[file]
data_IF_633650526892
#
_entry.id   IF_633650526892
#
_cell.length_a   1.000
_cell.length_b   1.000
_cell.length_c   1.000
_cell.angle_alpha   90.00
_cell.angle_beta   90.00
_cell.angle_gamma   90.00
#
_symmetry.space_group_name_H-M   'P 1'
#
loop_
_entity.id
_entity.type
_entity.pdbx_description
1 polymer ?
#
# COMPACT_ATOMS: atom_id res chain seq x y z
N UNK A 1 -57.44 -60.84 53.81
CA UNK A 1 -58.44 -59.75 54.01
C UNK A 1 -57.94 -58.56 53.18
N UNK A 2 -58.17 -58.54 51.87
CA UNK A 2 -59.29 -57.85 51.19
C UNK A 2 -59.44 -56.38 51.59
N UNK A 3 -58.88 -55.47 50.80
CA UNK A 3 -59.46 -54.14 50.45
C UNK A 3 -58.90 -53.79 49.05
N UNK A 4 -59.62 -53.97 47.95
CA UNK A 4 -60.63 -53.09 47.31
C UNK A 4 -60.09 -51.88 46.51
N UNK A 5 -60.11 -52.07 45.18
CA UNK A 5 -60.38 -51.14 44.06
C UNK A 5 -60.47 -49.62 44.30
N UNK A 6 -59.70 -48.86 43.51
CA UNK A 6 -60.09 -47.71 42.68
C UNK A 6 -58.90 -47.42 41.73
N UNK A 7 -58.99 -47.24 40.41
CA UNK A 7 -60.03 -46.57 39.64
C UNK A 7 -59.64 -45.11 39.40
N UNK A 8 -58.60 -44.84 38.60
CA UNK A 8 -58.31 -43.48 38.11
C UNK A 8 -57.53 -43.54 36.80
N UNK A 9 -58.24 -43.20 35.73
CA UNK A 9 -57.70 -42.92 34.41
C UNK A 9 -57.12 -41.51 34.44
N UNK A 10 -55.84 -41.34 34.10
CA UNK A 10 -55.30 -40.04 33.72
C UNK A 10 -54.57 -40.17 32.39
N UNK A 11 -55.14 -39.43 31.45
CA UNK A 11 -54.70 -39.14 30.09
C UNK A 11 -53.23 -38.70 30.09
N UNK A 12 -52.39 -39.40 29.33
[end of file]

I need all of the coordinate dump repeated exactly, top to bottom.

data_IF_633650526892
#
_entry.id   IF_633650526892
#
_cell.length_a   1.000
_cell.length_b   1.000
_cell.length_c   1.000
_cell.angle_alpha   90.00
_cell.angle_beta   90.00
_cell.angle_gamma   90.00
#
_symmetry.space_group_name_H-M   'P 1'
#
loop_
_entity.id
_entity.type
_entity.pdbx_description
1 polymer ?
#
# COMPACT_ATOMS: atom_id res chain seq x y z
N UNK A 1 -57.44 -60.84 53.81
CA UNK A 1 -58.44 -59.75 54.01
C UNK A 1 -57.94 -58.56 53.18
N UNK A 2 -58.17 -58.54 51.87
CA UNK A 2 -59.29 -57.85 51.19
C UNK A 2 -59.44 -56.38 51.59
N UNK A 3 -58.88 -55.47 50.80
CA UNK A 3 -59.46 -54.14 50.45
C UNK A 3 -58.90 -53.79 49.05
N UNK A 4 -59.62 -53.97 47.95
CA UNK A 4 -60.63 -53.09 47.31
C UNK A 4 -60.09 -51.88 46.51
N UNK A 5 -60.11 -52.07 45.18
CA UNK A 5 -60.38 -51.14 44.06
C UNK A 5 -60.47 -49.62 44.30
N UNK A 6 -59.70 -48.86 43.51
CA UNK A 6 -60.09 -47.71 42.68
C UNK A 6 -58.90 -47.42 41.73
N UNK A 7 -58.99 -47.24 40.41
CA UNK A 7 -60.03 -46.57 39.64
C UNK A 7 -59.64 -45.11 39.40
N UNK A 8 -58.60 -44.84 38.60
CA UNK A 8 -58.31 -43.48 38.11
C UNK A 8 -57.53 -43.54 36.80
N UNK A 9 -58.24 -43.20 35.73
CA UNK A 9 -57.70 -42.92 34.41
C UNK A 9 -57.12 -41.51 34.44
N UNK A 10 -55.84 -41.34 34.10
CA UNK A 10 -55.30 -40.04 33.72
C UNK A 10 -54.57 -40.17 32.39
N UNK A 11 -55.14 -39.43 31.45
CA UNK A 11 -54.70 -39.14 30.09
C UNK A 11 -53.23 -38.70 30.09
N UNK A 12 -52.39 -39.40 29.33